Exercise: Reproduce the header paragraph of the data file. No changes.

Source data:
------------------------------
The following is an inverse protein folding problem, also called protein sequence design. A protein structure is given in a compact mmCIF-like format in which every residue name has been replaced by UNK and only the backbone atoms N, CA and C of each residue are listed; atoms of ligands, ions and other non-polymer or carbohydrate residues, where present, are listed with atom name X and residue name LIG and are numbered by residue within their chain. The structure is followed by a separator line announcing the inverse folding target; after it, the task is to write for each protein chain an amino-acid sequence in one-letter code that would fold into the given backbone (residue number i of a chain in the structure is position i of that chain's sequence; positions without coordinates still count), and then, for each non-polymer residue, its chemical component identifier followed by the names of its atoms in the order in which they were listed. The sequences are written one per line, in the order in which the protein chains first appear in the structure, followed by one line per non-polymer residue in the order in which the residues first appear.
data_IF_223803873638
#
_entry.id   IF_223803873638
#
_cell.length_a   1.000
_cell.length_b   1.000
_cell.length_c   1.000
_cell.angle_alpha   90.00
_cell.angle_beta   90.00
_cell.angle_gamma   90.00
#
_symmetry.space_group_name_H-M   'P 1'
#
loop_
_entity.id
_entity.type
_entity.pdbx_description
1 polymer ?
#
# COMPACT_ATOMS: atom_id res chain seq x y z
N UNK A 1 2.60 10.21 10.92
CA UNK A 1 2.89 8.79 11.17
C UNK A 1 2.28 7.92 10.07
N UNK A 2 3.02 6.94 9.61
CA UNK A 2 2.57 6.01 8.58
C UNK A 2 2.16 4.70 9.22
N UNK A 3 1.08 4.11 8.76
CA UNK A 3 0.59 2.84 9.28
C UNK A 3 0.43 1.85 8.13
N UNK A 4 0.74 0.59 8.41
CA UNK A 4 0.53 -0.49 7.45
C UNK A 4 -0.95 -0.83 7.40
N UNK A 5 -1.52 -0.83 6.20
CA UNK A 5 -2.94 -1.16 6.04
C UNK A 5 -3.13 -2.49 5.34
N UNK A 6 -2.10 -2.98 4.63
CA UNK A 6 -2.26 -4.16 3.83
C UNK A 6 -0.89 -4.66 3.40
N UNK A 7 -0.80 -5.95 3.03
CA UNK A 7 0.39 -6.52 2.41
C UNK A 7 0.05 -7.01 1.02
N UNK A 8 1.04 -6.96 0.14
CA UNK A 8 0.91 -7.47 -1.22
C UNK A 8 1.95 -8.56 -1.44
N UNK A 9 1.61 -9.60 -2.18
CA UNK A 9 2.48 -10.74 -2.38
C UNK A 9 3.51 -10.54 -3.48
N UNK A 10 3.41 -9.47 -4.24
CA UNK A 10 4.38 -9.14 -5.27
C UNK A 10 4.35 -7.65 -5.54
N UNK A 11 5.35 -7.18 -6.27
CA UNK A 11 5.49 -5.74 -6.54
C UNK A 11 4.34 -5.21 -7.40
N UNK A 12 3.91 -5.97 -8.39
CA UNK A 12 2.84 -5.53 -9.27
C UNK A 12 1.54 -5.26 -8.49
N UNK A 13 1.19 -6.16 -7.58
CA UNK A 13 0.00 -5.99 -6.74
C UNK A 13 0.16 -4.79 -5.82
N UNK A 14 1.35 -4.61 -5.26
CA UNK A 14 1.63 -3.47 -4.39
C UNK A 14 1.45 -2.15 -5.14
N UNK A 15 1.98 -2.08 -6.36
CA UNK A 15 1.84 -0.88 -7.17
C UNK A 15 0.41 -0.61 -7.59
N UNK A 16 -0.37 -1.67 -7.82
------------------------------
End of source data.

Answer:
The following is an inverse protein folding problem, also called protein sequence design. A protein structure is given in a compact mmCIF-like format in which every residue name has been replaced by UNK and only the backbone atoms N, CA and C of each residue are listed; atoms of ligands, ions and other non-polymer or carbohydrate residues, where present, are listed with atom name X and residue name LIG and are numbered by residue within their chain. The structure is followed by a separator line announcing the inverse folding target; after it, the task is to write for each protein chain an amino-acid sequence in one-letter code that would fold into the given backbone (residue number i of a chain in the structure is position i of that chain's sequence; positions without coordinates still count), and then, for each non-polymer residue, its chemical component identifier followed by the names of its atoms in the order in which they were listed. The sequences are written one per line, in the order in which the protein chains first appear in the structure, followed by one line per non-polymer residue in the order in which the residues first appear.